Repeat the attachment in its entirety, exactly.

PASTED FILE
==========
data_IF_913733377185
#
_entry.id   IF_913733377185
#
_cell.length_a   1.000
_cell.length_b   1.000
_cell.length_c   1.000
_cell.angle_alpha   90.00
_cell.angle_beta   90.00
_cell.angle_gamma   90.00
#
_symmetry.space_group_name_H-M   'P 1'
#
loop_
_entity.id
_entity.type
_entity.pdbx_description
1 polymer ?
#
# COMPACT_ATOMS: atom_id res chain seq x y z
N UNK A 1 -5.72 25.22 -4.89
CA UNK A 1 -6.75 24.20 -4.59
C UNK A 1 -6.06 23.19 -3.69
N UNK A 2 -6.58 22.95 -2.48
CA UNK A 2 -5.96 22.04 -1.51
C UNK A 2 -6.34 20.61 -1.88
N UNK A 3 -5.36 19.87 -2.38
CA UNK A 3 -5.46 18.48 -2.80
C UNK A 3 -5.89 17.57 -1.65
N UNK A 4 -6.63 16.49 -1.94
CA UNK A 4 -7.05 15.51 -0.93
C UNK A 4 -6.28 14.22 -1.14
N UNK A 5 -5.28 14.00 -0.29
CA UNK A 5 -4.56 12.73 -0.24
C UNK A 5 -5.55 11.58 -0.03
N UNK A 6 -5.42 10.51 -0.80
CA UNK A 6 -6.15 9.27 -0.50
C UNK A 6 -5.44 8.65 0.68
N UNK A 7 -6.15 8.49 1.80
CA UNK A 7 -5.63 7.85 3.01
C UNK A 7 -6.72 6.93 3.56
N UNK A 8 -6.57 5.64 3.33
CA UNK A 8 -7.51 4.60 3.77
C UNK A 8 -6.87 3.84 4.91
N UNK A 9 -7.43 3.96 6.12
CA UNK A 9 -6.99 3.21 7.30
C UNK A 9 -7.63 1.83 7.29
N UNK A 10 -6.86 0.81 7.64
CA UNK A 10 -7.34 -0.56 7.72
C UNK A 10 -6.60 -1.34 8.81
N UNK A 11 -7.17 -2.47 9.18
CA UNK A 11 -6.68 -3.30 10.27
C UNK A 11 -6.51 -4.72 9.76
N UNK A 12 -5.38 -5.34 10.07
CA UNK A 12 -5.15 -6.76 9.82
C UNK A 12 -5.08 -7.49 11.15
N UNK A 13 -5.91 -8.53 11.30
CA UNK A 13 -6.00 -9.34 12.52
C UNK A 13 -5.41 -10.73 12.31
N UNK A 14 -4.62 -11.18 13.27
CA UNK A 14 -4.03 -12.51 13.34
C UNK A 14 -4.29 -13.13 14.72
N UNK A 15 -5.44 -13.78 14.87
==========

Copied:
data_IF_913733377185
#
_entry.id   IF_913733377185
#
_cell.length_a   1.000
_cell.length_b   1.000
_cell.length_c   1.000
_cell.angle_alpha   90.00
_cell.angle_beta   90.00
_cell.angle_gamma   90.00
#
_symmetry.space_group_name_H-M   'P 1'
#
loop_
_entity.id
_entity.type
_entity.pdbx_description
1 polymer ?
#
# COMPACT_ATOMS: atom_id res chain seq x y z
N UNK A 1 -5.72 25.22 -4.89
CA UNK A 1 -6.75 24.20 -4.59
C UNK A 1 -6.06 23.19 -3.69
N UNK A 2 -6.58 22.95 -2.48
CA UNK A 2 -5.96 22.04 -1.51
C UNK A 2 -6.34 20.61 -1.88
N UNK A 3 -5.36 19.87 -2.38
CA UNK A 3 -5.46 18.48 -2.80
C UNK A 3 -5.89 17.57 -1.65
N UNK A 4 -6.63 16.49 -1.94
CA UNK A 4 -7.05 15.51 -0.93
C UNK A 4 -6.28 14.22 -1.14
N UNK A 5 -5.28 14.00 -0.29
CA UNK A 5 -4.56 12.73 -0.24
C UNK A 5 -5.55 11.58 -0.03
N UNK A 6 -5.42 10.51 -0.80
CA UNK A 6 -6.15 9.27 -0.50
C UNK A 6 -5.44 8.65 0.68
N UNK A 7 -6.15 8.49 1.80
CA UNK A 7 -5.63 7.85 3.01
C UNK A 7 -6.72 6.93 3.56
N UNK A 8 -6.57 5.64 3.33
CA UNK A 8 -7.51 4.60 3.77
C UNK A 8 -6.87 3.84 4.91
N UNK A 9 -7.43 3.96 6.12
CA UNK A 9 -6.99 3.21 7.30
C UNK A 9 -7.63 1.83 7.29
N UNK A 10 -6.86 0.81 7.64
CA UNK A 10 -7.34 -0.56 7.72
C UNK A 10 -6.60 -1.34 8.81
N UNK A 11 -7.17 -2.47 9.18
CA UNK A 11 -6.68 -3.30 10.27
C UNK A 11 -6.51 -4.72 9.76
N UNK A 12 -5.38 -5.34 10.07
CA UNK A 12 -5.15 -6.76 9.82
C UNK A 12 -5.08 -7.49 11.15
N UNK A 13 -5.91 -8.53 11.30
CA UNK A 13 -6.00 -9.34 12.52
C UNK A 13 -5.41 -10.73 12.31
N UNK A 14 -4.62 -11.18 13.27
CA UNK A 14 -4.03 -12.51 13.34
C UNK A 14 -4.29 -13.13 14.72
N UNK A 15 -5.44 -13.78 14.87